Finally! I’m ready to share the curriculum and resources we are using this year with our 5th grader, 2nd grader, and preschooler. In this post I’ll share what’s in our Morning Basket.

Morning Basket Resources

As far as I know, Jennifer Mackintosh over at Wildflowers and Marbles invented the brilliant idea of Morning Baskets. If you’re not already familiar with the idea, head over to her blog and check it out. You’ll also want to spend time just combing through the hundreds of pages of amazing resources she has there. She’s a genius.

The quick version is this. A Morning Basket is literally a basket filled with good things to share with your children. It’s a place to put all of those delicious subjects you never seem to fit into your day – poetry, Shakespeare, composer study, etc. On a “bad day” your Morning Basket can stand alone as school for the day.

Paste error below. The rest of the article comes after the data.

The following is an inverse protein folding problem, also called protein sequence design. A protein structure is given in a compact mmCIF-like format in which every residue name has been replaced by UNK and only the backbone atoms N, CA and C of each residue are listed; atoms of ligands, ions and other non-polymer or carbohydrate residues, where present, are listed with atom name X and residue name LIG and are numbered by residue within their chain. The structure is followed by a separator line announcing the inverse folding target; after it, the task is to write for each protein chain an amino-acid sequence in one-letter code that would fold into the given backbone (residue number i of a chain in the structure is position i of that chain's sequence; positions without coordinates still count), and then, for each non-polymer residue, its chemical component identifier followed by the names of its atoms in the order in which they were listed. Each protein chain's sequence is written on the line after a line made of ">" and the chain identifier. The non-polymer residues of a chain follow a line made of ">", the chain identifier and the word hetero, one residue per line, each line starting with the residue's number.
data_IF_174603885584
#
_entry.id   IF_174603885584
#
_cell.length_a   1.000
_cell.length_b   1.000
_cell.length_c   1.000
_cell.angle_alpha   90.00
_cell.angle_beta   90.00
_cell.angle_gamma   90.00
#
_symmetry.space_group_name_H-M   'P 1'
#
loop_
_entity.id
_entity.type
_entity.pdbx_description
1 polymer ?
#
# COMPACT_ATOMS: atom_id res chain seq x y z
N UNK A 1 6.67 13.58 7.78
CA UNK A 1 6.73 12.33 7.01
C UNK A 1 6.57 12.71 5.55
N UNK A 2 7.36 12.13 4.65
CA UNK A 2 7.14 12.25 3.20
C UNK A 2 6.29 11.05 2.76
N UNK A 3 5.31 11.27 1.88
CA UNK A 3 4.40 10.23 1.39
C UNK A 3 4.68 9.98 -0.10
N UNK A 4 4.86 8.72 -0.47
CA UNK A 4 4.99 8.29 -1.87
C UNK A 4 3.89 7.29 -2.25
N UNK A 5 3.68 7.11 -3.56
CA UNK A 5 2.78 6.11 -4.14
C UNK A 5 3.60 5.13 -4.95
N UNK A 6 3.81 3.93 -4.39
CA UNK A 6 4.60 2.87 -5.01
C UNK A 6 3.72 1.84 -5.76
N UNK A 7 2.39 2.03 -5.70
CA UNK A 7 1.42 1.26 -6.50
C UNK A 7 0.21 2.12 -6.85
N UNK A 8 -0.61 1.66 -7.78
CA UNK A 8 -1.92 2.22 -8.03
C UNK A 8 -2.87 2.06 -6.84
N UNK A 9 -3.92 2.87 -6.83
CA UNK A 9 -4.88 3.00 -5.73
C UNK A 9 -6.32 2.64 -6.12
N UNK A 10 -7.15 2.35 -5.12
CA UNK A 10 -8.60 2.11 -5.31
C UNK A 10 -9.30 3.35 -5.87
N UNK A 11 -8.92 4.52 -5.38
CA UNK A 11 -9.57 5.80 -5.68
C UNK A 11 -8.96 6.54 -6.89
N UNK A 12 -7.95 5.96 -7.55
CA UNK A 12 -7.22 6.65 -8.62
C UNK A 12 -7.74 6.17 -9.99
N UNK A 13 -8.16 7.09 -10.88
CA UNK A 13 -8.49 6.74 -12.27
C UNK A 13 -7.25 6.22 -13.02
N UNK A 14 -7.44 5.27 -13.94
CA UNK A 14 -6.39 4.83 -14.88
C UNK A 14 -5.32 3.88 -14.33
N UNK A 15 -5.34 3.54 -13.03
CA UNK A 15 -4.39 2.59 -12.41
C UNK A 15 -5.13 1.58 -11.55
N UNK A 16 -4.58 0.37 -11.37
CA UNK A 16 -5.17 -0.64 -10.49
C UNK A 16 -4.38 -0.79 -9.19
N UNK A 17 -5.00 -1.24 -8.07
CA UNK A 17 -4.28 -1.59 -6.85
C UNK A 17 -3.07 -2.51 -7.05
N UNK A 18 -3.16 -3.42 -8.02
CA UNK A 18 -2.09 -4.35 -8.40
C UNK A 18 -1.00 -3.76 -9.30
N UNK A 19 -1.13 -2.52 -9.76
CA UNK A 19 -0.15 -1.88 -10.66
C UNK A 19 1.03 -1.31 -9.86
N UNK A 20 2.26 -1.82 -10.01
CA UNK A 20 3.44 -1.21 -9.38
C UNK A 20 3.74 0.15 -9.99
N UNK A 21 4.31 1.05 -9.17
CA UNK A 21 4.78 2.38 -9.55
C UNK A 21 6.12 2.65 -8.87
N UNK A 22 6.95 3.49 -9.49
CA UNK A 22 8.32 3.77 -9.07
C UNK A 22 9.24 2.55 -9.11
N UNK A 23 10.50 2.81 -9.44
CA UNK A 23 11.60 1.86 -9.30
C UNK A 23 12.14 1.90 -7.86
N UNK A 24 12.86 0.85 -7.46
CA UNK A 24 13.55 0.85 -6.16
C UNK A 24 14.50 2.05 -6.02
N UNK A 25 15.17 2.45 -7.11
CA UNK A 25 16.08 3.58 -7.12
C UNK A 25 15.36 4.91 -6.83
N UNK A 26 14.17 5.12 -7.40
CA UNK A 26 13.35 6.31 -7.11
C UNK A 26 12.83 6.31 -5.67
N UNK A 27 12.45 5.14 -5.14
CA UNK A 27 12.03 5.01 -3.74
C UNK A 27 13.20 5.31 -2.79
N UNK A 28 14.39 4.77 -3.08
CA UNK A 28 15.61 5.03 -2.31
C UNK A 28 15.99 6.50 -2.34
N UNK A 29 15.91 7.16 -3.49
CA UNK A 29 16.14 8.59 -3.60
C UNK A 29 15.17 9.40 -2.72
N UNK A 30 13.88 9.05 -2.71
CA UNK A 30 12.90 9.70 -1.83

There’s no end goal for these books. The idea is to savor each one and have it be as enjoyable as possible. So if people start to get fidgety, we just stop and pick it up again the next day. We’re not doing everything every day but rather plan to work through these by the end of the year. For example we’re starting with The Song of Hiawatha and when we finish it we’ll move to the Oxford poetry book. The Shakespeare is worked on for a couple of weeks at a time, and then set aside for a week or so.